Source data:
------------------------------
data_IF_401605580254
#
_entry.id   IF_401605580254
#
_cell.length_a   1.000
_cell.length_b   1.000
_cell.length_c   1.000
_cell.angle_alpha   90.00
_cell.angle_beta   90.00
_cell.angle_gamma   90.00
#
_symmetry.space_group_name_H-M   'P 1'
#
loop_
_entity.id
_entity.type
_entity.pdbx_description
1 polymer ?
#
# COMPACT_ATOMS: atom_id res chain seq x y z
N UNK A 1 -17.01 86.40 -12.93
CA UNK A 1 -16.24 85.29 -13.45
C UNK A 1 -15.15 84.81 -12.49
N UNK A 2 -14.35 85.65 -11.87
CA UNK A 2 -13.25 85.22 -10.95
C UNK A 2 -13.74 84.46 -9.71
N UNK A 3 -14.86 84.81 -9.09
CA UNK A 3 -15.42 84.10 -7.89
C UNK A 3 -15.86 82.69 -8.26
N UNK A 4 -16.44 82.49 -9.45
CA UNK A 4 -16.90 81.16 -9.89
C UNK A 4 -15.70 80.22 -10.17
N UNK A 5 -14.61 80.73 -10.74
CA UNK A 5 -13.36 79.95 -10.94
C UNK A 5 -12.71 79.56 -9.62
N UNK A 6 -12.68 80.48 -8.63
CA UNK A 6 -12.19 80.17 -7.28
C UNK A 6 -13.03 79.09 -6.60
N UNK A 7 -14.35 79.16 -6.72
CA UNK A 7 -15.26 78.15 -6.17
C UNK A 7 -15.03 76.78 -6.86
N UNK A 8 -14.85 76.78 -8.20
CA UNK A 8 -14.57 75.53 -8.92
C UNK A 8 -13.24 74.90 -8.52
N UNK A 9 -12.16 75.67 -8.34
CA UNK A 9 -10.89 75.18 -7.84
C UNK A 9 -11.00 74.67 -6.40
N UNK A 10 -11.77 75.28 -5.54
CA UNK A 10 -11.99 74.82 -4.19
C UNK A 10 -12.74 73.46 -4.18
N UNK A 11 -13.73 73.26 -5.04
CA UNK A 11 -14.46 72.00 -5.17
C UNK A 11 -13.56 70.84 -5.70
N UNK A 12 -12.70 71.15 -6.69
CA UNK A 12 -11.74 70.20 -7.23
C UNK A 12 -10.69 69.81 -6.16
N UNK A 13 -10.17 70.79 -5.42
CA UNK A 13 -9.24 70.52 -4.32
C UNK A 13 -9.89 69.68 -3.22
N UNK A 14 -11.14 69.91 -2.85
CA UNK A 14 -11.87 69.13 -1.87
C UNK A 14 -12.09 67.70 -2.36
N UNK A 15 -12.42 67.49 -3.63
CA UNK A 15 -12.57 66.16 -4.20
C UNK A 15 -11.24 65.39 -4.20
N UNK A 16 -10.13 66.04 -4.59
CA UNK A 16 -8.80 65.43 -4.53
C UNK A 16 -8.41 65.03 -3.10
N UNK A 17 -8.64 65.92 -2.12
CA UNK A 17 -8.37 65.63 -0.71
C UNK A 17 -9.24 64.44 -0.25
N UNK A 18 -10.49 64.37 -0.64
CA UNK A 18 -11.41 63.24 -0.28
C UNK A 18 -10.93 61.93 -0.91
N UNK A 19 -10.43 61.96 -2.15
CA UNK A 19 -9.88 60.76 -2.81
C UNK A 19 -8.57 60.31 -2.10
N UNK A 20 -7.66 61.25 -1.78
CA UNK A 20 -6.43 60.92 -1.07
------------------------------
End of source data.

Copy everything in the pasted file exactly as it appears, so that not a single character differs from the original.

data_IF_401605580254
#
_entry.id   IF_401605580254
#
_cell.length_a   1.000
_cell.length_b   1.000
_cell.length_c   1.000
_cell.angle_alpha   90.00
_cell.angle_beta   90.00
_cell.angle_gamma   90.00
#
_symmetry.space_group_name_H-M   'P 1'
#
loop_
_entity.id
_entity.type
_entity.pdbx_description
1 polymer ?
#
# COMPACT_ATOMS: atom_id res chain seq x y z
N UNK A 1 -17.01 86.40 -12.93
CA UNK A 1 -16.24 85.29 -13.45
C UNK A 1 -15.15 84.81 -12.49
N UNK A 2 -14.35 85.65 -11.87
CA UNK A 2 -13.25 85.22 -10.95
C UNK A 2 -13.74 84.46 -9.71
N UNK A 3 -14.86 84.81 -9.09
CA UNK A 3 -15.42 84.10 -7.89
C UNK A 3 -15.86 82.69 -8.26
N UNK A 4 -16.44 82.49 -9.45
CA UNK A 4 -16.90 81.16 -9.89
C UNK A 4 -15.70 80.22 -10.17
N UNK A 5 -14.61 80.73 -10.74
CA UNK A 5 -13.36 79.95 -10.94
C UNK A 5 -12.71 79.56 -9.62
N UNK A 6 -12.68 80.48 -8.63
CA UNK A 6 -12.19 80.17 -7.28
C UNK A 6 -13.03 79.09 -6.60
N UNK A 7 -14.35 79.16 -6.72
CA UNK A 7 -15.26 78.15 -6.17
C UNK A 7 -15.03 76.78 -6.86
N UNK A 8 -14.85 76.78 -8.20
CA UNK A 8 -14.57 75.53 -8.92
C UNK A 8 -13.24 74.90 -8.52
N UNK A 9 -12.16 75.67 -8.34
CA UNK A 9 -10.89 75.18 -7.84
C UNK A 9 -11.00 74.67 -6.40
N UNK A 10 -11.77 75.28 -5.54
CA UNK A 10 -11.99 74.82 -4.19
C UNK A 10 -12.74 73.46 -4.18
N UNK A 11 -13.73 73.26 -5.04
CA UNK A 11 -14.46 72.00 -5.17
C UNK A 11 -13.56 70.84 -5.70
N UNK A 12 -12.70 71.15 -6.69
CA UNK A 12 -11.74 70.20 -7.23
C UNK A 12 -10.69 69.81 -6.16
N UNK A 13 -10.17 70.79 -5.42
CA UNK A 13 -9.24 70.52 -4.32
C UNK A 13 -9.89 69.68 -3.22
N UNK A 14 -11.14 69.91 -2.85
CA UNK A 14 -11.87 69.13 -1.87
C UNK A 14 -12.09 67.70 -2.36
N UNK A 15 -12.42 67.49 -3.63
CA UNK A 15 -12.57 66.16 -4.20
C UNK A 15 -11.24 65.39 -4.20
N UNK A 16 -10.13 66.04 -4.59
CA UNK A 16 -8.80 65.43 -4.53
C UNK A 16 -8.41 65.03 -3.10
N UNK A 17 -8.64 65.92 -2.12
CA UNK A 17 -8.37 65.63 -0.71
C UNK A 17 -9.24 64.44 -0.25
N UNK A 18 -10.49 64.37 -0.64
CA UNK A 18 -11.41 63.24 -0.28
C UNK A 18 -10.93 61.93 -0.91
N UNK A 19 -10.43 61.96 -2.15
CA UNK A 19 -9.88 60.76 -2.81
C UNK A 19 -8.57 60.31 -2.10
N UNK A 20 -7.66 61.25 -1.78
CA UNK A 20 -6.43 60.92 -1.07